The great chorale Herr Jesu Christ, du höchstes Gut is the basis for Cantata BWV 113, written for the 11th Sunday after Trinity. The tune is used prominently in one of Bach's earliest cantatas, BWV 131, and appears in many guises throughout the mature cantatas. Our cantata here is, however, a problematic work, with magnificent things next to inexplicable elements.

After several weeks of the most self-flagellating texts, the readings for this Sunday are beautiful and uplifting. The Corinthians text contains in the tenth verse perhaps the most heartfelt statement of the ability of one to forgive oneself without lame excuses in all of the Epistles. The Gospel, about the Pharisee and the Publican, is one of the clearest and most unproblematic of the parables. Because the thrust of both readings is forgiveness, the change from self-doubt to faith that we have come to expect in these cantatas happens fairly early. We have seen in some of the previous chorale cantatas that only the last chorale contains any kind of resolution to the anguish of the sinner. Here, after the first two chorale statements, all of the numbers are charged with elements of forgiveness and love.The opening chorus is superb. A motive of supplication combines with an elegant and flowing sixteenth note figure to produce a texture of richness and beauty. The chorus writing is block-like rather than contrapuntal. The tone of this chorus is lighter and more graceful than we have seen in many of the other choruses so far in the cycle.

The second movement based upon the same chorale has an independent melody line (here, all of the upper strings) accompanying the alto voice, which sings the tune in long notes unadorned. Bach usually comes up with one of his great “whistling” tunes in a spot such as this. Here, the melody is crabbed and quite structurally complicated. Instead of giving the movement direction and shape as in the three previously sited examples, the obbligato needs the chorale tune to clarify its direction. It is hard not to think that these two adjacent movements, based upon the same chorale tune, are not like the adjacent supplicants in the temple. One, the Publican, open honest and full of remorse, the other, the Pharisee, haughty, brittle and cold.

The bass aria #3 with obbligato oboes d'amore is ambiguous in tone. On the surface quite jolly, in a dancing 12/8 meter, the work has passages of chromaticism that give it an uneasy quality. Its harmonic language is eccentric enough that one does not quite believe it. Maybe this, too, is the Pharisee speaking.The chorale with tropes (#4) is unusual in that the musical character is diametrically opposite the meaning of the words. The tropes all describe the anguish of the past but the music is very much in that mode rather than the joy referred to in the chorale text. That joy is not characterized until the beautiful and lighthearted tenor aria with flute (#5). Again the guest flutist is given a remarkably virtuosic part. Although the text is a transcription of the chorale verse a phrase of the chorale appears twice in the B section of the aria.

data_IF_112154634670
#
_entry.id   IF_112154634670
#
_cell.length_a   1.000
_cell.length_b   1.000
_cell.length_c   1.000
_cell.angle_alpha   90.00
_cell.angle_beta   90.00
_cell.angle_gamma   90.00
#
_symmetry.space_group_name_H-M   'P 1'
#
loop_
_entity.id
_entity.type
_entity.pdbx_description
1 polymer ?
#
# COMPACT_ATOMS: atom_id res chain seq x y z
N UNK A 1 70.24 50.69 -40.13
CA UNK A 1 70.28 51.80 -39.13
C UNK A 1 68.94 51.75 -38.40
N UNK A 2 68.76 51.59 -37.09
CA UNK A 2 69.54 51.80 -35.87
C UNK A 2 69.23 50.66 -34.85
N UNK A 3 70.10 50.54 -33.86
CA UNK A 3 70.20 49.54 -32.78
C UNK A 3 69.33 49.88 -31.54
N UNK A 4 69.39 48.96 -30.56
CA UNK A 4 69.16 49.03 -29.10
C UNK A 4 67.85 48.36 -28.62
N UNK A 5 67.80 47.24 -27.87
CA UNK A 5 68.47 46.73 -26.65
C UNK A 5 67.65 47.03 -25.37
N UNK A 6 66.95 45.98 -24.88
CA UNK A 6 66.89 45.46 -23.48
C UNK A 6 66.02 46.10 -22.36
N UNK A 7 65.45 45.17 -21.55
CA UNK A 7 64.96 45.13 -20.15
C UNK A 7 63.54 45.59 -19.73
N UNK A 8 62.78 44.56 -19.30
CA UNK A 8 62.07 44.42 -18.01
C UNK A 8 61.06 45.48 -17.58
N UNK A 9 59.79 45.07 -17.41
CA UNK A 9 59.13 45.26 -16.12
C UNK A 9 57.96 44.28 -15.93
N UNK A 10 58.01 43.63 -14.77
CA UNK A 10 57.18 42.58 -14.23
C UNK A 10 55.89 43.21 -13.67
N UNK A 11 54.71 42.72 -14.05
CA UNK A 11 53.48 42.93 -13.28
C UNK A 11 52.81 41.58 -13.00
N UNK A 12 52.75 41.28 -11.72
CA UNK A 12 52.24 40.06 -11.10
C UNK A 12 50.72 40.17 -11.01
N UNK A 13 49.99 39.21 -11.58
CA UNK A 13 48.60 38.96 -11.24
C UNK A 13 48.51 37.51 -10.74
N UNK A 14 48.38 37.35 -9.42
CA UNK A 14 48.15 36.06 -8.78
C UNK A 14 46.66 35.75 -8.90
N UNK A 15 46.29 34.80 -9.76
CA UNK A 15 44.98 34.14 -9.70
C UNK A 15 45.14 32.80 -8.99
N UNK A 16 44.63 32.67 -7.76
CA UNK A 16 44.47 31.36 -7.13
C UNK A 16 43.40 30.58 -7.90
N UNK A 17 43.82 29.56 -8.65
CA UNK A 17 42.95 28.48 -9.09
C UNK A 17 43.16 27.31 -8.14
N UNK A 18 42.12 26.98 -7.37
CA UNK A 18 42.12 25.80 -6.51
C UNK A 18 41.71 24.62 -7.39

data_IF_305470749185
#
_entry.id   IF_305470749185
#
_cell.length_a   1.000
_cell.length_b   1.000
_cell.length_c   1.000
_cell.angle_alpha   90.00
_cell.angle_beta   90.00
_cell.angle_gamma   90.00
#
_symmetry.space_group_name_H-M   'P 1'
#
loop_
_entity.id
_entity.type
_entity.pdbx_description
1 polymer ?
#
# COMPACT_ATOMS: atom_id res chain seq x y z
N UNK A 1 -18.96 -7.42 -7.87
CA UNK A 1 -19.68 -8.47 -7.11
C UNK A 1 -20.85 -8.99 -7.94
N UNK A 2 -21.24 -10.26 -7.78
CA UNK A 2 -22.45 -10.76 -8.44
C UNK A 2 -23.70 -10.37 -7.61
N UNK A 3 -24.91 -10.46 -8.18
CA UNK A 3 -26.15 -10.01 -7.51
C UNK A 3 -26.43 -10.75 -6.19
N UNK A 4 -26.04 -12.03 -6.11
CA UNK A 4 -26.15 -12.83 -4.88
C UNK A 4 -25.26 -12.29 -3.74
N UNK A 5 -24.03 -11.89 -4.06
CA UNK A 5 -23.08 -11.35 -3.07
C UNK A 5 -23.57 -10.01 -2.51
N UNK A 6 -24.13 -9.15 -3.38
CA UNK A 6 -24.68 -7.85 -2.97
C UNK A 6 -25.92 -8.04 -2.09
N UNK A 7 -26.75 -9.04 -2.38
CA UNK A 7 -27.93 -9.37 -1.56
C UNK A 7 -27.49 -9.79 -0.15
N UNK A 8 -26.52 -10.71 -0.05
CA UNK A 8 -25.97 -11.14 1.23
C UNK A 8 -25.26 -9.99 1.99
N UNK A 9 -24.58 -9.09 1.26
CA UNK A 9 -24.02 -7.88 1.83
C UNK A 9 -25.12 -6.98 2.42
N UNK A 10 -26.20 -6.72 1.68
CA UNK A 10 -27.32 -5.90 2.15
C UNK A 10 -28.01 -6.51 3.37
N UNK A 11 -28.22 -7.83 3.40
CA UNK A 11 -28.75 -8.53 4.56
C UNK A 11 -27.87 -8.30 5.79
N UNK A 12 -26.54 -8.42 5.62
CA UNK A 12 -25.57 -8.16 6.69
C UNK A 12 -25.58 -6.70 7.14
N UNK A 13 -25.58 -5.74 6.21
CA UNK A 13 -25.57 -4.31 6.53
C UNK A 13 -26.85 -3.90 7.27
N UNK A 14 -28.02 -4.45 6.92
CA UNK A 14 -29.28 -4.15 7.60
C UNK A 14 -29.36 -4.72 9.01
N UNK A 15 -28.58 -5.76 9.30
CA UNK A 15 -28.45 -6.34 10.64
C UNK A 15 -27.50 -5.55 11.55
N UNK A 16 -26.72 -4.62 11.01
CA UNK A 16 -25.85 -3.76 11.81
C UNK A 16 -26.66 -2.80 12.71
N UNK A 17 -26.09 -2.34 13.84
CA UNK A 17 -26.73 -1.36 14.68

A magical moment in the cantata is achieved in the following accompanied recitative for tenor (#6). After four movements without the full string texture, the violins and violas enter in the second bar of this recitative at the words “Wie lieblich klingt das Wort in meinem Ohren!The richness of the texture followed by the beautiful string cadence is like a balm. This cadence continues to be used and reimagined throughout the movement always in a different key. At the only reference in the cantata text to the Gospel, Wie der bussfertig Zöllner treten,” the strings play a gorgeous pulsing figure that sounds as if the cantata has truly made a transition to something transcendental.

It is doubly disappointing that the following duet (#7) is perhaps the single most unsatisfactory piece in the whole 2nd Jahrgang. Much of the problem is its unperformability. Bach is often accused of not giving the singers any place to breathe, and it is true that many of his demands on singers are considerable. But the long double melismas in this work go beyond the level of any other vocal work. Even the longest-breathed adult professional singer will find herself gasping throughout the duet. There is no choice but to make either ugly pauses in the line or to leave out groups of notes, thus breaking up the continuity. There are other Bach pieces with this problem, the St, Matthew duet “So ist mein Jesus nun gefangen,” and the soprano aria from Cantata 132, Bereitet die Wege.” But this is by far the most extreme case. Unfortunately there is no redeeming reason or sense of inspiration in the piece and one can only see in the long passagework a sense of pointless fortspinnung. The beautiful four-voice final chorale reverts to the wonderful rich harmonic language of the opening chorus.

©Craig Smith

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